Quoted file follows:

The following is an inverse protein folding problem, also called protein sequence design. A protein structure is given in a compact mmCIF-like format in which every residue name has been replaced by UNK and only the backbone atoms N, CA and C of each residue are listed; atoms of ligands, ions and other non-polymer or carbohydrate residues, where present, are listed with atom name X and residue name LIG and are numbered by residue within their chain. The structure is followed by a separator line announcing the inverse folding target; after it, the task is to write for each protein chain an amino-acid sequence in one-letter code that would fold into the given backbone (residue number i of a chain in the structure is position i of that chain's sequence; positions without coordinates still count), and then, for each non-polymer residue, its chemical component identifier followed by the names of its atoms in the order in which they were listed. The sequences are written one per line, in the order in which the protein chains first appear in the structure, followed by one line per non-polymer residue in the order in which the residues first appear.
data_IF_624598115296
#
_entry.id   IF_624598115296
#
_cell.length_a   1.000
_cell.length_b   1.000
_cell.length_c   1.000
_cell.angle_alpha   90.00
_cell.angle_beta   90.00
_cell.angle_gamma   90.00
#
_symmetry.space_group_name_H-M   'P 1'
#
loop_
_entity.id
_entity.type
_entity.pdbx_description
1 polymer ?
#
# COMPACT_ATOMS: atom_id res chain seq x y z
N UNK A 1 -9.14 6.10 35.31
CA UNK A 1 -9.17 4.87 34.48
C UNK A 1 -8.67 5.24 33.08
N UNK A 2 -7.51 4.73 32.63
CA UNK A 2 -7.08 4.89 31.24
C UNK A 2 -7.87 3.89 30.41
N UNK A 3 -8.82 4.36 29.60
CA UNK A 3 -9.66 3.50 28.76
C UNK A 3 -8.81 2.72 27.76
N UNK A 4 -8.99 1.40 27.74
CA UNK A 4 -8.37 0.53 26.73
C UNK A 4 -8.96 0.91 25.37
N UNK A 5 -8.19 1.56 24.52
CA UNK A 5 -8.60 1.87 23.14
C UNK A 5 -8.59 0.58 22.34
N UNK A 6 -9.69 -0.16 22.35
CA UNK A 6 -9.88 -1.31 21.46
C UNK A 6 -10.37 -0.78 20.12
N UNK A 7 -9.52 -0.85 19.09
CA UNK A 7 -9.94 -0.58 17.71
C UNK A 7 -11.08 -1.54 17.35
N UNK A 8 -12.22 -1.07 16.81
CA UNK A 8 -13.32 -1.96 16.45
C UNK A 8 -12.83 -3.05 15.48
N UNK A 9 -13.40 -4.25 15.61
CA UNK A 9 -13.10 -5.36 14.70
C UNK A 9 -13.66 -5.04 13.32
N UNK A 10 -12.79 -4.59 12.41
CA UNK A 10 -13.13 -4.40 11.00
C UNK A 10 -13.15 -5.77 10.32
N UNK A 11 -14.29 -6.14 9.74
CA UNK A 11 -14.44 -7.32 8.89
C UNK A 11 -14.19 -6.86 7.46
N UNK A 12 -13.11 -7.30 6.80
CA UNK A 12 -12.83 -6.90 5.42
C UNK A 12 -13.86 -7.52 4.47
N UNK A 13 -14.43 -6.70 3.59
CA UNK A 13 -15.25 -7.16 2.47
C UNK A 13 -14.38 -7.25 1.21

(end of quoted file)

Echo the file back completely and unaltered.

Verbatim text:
The following is an inverse protein folding problem, also called protein sequence design. A protein structure is given in a compact mmCIF-like format in which every residue name has been replaced by UNK and only the backbone atoms N, CA and C of each residue are listed; atoms of ligands, ions and other non-polymer or carbohydrate residues, where present, are listed with atom name X and residue name LIG and are numbered by residue within their chain. The structure is followed by a separator line announcing the inverse folding target; after it, the task is to write for each protein chain an amino-acid sequence in one-letter code that would fold into the given backbone (residue number i of a chain in the structure is position i of that chain's sequence; positions without coordinates still count), and then, for each non-polymer residue, its chemical component identifier followed by the names of its atoms in the order in which they were listed. The sequences are written one per line, in the order in which the protein chains first appear in the structure, followed by one line per non-polymer residue in the order in which the residues first appear.
data_IF_624598115296
#
_entry.id   IF_624598115296
#
_cell.length_a   1.000
_cell.length_b   1.000
_cell.length_c   1.000
_cell.angle_alpha   90.00
_cell.angle_beta   90.00
_cell.angle_gamma   90.00
#
_symmetry.space_group_name_H-M   'P 1'
#
loop_
_entity.id
_entity.type
_entity.pdbx_description
1 polymer ?
#
# COMPACT_ATOMS: atom_id res chain seq x y z
N UNK A 1 -9.14 6.10 35.31
CA UNK A 1 -9.17 4.87 34.48
C UNK A 1 -8.67 5.24 33.08
N UNK A 2 -7.51 4.73 32.63
CA UNK A 2 -7.08 4.89 31.24
C UNK A 2 -7.87 3.89 30.41
N UNK A 3 -8.82 4.36 29.60
CA UNK A 3 -9.66 3.50 28.76
C UNK A 3 -8.81 2.72 27.76
N UNK A 4 -8.99 1.40 27.74
CA UNK A 4 -8.37 0.53 26.73
C UNK A 4 -8.96 0.91 25.37
N UNK A 5 -8.19 1.56 24.52
CA UNK A 5 -8.60 1.87 23.14
C UNK A 5 -8.59 0.58 22.34
N UNK A 6 -9.69 -0.16 22.35
CA UNK A 6 -9.88 -1.31 21.46
C UNK A 6 -10.37 -0.78 20.12
N UNK A 7 -9.52 -0.85 19.09
CA UNK A 7 -9.94 -0.58 17.71
C UNK A 7 -11.08 -1.54 17.35
N UNK A 8 -12.22 -1.07 16.81
CA UNK A 8 -13.32 -1.96 16.45
C UNK A 8 -12.83 -3.05 15.48
N UNK A 9 -13.40 -4.25 15.61
CA UNK A 9 -13.10 -5.36 14.70
C UNK A 9 -13.66 -5.04 13.32
N UNK A 10 -12.79 -4.59 12.41
CA UNK A 10 -13.13 -4.40 11.00
C UNK A 10 -13.15 -5.77 10.32
N UNK A 11 -14.29 -6.14 9.74
CA UNK A 11 -14.44 -7.32 8.89
C UNK A 11 -14.19 -6.86 7.46
N UNK A 12 -13.11 -7.30 6.80
CA UNK A 12 -12.83 -6.90 5.42
C UNK A 12 -13.86 -7.52 4.47
N UNK A 13 -14.43 -6.70 3.59
CA UNK A 13 -15.25 -7.16 2.47
C UNK A 13 -14.38 -7.25 1.21